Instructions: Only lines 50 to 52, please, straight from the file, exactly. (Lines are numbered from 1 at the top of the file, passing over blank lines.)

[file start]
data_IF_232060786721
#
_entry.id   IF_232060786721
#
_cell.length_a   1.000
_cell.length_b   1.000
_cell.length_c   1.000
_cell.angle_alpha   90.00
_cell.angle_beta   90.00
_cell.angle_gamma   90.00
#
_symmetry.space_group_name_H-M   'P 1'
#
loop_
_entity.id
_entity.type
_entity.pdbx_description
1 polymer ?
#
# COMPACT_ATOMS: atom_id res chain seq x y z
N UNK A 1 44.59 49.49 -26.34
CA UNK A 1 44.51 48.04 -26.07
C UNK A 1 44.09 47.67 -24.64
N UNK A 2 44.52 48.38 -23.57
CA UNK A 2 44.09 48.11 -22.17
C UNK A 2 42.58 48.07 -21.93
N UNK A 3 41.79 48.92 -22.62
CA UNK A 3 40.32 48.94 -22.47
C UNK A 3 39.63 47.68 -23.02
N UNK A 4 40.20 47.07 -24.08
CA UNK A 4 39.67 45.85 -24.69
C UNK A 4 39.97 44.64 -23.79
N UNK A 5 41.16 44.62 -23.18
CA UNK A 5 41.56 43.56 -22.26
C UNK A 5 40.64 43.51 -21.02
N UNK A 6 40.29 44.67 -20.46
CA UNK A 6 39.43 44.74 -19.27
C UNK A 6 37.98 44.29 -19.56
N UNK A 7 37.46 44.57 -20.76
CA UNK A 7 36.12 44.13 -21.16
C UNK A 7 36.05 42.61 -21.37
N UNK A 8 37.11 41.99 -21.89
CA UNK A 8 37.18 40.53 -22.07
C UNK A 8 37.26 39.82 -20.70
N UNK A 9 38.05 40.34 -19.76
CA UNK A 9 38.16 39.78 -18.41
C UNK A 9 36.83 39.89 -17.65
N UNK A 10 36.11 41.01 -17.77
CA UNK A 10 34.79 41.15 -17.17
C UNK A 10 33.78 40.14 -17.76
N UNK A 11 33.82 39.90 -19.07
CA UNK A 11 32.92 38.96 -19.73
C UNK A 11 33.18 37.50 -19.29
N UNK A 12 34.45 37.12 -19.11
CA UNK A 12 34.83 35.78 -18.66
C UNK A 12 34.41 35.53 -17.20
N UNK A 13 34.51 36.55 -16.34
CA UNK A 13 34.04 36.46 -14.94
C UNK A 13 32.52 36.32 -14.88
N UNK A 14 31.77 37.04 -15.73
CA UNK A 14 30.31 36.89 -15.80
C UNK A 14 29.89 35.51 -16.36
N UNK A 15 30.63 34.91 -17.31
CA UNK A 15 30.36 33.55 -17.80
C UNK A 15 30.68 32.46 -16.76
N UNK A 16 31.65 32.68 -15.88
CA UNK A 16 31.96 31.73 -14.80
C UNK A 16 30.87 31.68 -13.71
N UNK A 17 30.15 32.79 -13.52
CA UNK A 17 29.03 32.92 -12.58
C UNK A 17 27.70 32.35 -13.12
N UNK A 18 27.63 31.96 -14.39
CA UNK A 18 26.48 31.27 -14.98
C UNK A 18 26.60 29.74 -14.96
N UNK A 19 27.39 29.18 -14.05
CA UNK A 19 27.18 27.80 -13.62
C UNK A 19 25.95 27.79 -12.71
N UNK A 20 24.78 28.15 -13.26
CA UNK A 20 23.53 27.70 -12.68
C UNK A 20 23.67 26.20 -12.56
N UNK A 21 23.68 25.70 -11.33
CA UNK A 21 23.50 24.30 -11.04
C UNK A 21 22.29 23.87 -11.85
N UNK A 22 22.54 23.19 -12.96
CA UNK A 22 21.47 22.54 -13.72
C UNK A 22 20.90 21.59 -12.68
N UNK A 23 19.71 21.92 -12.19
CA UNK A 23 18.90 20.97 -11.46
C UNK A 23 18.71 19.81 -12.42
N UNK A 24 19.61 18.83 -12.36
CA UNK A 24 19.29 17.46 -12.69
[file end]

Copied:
C UNK A 10 33.78 40.14 -17.76
N UNK A 11 33.82 39.90 -19.07
CA UNK A 11 32.92 38.96 -19.73